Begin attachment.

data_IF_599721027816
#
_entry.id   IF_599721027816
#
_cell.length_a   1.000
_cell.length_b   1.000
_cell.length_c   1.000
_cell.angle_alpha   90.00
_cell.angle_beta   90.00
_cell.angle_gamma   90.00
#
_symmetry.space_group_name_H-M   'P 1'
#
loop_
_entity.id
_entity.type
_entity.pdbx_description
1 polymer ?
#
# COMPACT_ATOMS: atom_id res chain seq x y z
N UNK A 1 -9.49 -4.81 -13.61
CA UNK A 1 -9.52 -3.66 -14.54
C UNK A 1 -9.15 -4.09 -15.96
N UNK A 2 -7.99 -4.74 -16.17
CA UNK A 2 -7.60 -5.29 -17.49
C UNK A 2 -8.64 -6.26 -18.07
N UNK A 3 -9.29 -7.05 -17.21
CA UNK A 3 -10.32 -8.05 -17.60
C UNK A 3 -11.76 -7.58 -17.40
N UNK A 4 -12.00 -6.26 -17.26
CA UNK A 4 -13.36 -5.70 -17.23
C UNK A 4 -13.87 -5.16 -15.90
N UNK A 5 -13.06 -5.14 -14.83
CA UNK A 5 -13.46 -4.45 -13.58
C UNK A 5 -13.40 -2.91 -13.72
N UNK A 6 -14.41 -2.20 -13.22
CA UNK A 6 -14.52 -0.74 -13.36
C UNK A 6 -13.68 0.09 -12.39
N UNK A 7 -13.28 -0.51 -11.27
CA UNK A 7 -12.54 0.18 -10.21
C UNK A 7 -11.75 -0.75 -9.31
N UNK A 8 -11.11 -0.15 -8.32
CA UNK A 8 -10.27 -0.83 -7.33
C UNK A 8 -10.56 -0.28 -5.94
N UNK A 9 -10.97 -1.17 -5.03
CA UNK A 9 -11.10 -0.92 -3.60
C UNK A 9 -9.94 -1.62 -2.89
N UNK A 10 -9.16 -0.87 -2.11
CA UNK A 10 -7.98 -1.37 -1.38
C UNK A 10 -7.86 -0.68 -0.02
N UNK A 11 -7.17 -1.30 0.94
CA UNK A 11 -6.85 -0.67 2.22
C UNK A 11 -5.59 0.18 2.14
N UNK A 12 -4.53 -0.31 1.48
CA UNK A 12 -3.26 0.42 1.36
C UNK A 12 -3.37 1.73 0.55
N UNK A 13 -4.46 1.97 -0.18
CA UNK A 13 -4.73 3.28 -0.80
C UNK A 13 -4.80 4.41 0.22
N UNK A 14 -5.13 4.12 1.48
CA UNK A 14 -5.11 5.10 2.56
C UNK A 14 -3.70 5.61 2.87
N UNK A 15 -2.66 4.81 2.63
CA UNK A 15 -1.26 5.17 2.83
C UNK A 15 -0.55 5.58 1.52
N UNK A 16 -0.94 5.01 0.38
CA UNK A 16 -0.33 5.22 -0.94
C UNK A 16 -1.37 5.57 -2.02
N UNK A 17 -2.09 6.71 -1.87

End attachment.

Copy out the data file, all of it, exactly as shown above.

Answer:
data_IF_599721027816
#
_entry.id   IF_599721027816
#
_cell.length_a   1.000
_cell.length_b   1.000
_cell.length_c   1.000
_cell.angle_alpha   90.00
_cell.angle_beta   90.00
_cell.angle_gamma   90.00
#
_symmetry.space_group_name_H-M   'P 1'
#
loop_
_entity.id
_entity.type
_entity.pdbx_description
1 polymer ?
#
# COMPACT_ATOMS: atom_id res chain seq x y z
N UNK A 1 -9.49 -4.81 -13.61
CA UNK A 1 -9.52 -3.66 -14.54
C UNK A 1 -9.15 -4.09 -15.96
N UNK A 2 -7.99 -4.74 -16.17
CA UNK A 2 -7.60 -5.29 -17.49
C UNK A 2 -8.64 -6.26 -18.07
N UNK A 3 -9.29 -7.05 -17.21
CA UNK A 3 -10.32 -8.05 -17.60
C UNK A 3 -11.76 -7.58 -17.40
N UNK A 4 -12.00 -6.26 -17.26
CA UNK A 4 -13.36 -5.70 -17.23
C UNK A 4 -13.87 -5.16 -15.90
N UNK A 5 -13.06 -5.14 -14.83
CA UNK A 5 -13.46 -4.45 -13.58
C UNK A 5 -13.40 -2.91 -13.72
N UNK A 6 -14.41 -2.20 -13.22
CA UNK A 6 -14.52 -0.74 -13.36
C UNK A 6 -13.68 0.09 -12.39
N UNK A 7 -13.28 -0.51 -11.27
CA UNK A 7 -12.54 0.18 -10.21
C UNK A 7 -11.75 -0.75 -9.31
N UNK A 8 -11.11 -0.15 -8.32
CA UNK A 8 -10.27 -0.83 -7.33
C UNK A 8 -10.56 -0.28 -5.94
N UNK A 9 -10.97 -1.17 -5.03
CA UNK A 9 -11.10 -0.92 -3.60
C UNK A 9 -9.94 -1.62 -2.89
N UNK A 10 -9.16 -0.87 -2.11
CA UNK A 10 -7.98 -1.37 -1.38
C UNK A 10 -7.86 -0.68 -0.02
N UNK A 11 -7.17 -1.30 0.94
CA UNK A 11 -6.85 -0.67 2.22
C UNK A 11 -5.59 0.18 2.14
N UNK A 12 -4.53 -0.31 1.48
CA UNK A 12 -3.26 0.42 1.36
C UNK A 12 -3.37 1.73 0.55
N UNK A 13 -4.46 1.97 -0.18
CA UNK A 13 -4.73 3.28 -0.80
C UNK A 13 -4.80 4.41 0.22
N UNK A 14 -5.13 4.12 1.48
CA UNK A 14 -5.11 5.10 2.56
C UNK A 14 -3.70 5.61 2.87
N UNK A 15 -2.66 4.81 2.63
CA UNK A 15 -1.26 5.17 2.83
C UNK A 15 -0.55 5.58 1.52
N UNK A 16 -0.94 5.01 0.38
CA UNK A 16 -0.33 5.22 -0.94
C UNK A 16 -1.37 5.57 -2.02
N UNK A 17 -2.09 6.71 -1.87